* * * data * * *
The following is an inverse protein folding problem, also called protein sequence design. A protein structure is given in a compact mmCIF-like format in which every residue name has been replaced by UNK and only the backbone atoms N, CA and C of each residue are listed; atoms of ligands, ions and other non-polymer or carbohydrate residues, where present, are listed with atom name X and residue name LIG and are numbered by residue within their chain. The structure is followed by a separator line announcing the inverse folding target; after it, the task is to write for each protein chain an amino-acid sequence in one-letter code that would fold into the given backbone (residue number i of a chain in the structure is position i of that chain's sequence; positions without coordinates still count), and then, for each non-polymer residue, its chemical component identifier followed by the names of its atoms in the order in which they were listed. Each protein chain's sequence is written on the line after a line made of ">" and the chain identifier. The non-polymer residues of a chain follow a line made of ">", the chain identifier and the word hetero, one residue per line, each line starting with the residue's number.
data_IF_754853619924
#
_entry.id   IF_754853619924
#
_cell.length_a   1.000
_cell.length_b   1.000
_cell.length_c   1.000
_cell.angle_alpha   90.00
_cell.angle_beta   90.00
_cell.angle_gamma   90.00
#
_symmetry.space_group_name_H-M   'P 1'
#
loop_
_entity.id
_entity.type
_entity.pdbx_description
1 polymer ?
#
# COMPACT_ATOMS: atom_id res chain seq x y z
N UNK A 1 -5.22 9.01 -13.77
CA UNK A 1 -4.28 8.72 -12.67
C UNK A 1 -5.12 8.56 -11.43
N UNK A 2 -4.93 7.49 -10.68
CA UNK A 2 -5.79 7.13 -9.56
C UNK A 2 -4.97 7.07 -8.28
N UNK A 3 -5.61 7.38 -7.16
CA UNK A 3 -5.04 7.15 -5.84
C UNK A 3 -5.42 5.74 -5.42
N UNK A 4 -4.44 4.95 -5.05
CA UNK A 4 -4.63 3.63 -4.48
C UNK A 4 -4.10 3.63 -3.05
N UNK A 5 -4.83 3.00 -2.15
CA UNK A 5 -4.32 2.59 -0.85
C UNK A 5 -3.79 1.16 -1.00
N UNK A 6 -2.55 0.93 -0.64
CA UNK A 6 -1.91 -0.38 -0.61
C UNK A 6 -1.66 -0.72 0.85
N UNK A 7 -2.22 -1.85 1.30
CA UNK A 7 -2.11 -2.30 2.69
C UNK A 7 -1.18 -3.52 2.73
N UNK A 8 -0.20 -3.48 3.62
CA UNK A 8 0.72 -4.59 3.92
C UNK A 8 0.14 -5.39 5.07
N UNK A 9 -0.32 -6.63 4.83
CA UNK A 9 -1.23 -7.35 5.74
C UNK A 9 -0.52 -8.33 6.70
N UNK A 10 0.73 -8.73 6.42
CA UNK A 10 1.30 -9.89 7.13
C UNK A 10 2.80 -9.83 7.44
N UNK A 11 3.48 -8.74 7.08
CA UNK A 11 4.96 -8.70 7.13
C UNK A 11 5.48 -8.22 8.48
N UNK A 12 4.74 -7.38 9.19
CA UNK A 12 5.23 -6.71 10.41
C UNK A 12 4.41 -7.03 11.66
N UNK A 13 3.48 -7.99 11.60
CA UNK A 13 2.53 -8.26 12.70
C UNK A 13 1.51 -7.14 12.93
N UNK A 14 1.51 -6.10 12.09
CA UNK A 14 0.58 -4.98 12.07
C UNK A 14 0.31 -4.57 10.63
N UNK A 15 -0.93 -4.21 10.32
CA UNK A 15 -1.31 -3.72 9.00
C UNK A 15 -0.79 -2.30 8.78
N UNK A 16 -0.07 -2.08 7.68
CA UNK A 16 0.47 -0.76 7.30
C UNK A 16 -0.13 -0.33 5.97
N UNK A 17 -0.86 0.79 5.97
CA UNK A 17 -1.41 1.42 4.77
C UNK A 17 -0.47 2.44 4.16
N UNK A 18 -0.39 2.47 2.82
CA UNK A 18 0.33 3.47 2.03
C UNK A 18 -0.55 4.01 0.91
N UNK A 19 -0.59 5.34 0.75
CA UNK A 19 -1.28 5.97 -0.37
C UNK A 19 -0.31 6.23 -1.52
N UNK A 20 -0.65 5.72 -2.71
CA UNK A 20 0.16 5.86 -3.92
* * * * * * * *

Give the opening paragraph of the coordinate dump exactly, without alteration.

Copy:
The following is an inverse protein folding problem, also called protein sequence design. A protein structure is given in a compact mmCIF-like format in which every residue name has been replaced by UNK and only the backbone atoms N, CA and C of each residue are listed; atoms of ligands, ions and other non-polymer or carbohydrate residues, where present, are listed with atom name X and residue name LIG and are numbered by residue within their chain. The structure is followed by a separator line announcing the inverse folding target; after it, the task is to write for each protein chain an amino-acid sequence in one-letter code that would fold into the given backbone (residue number i of a chain in the structure is position i of that chain's sequence; positions without coordinates still count), and then, for each non-polymer residue, its chemical component identifier followed by the names of its atoms in the order in which they were listed. Each protein chain's sequence is written on the line after a line made of ">" and the chain identifier. The non-polymer residues of a chain follow a line made of ">", the chain identifier and the word hetero, one residue per line, each line starting with the residue's number.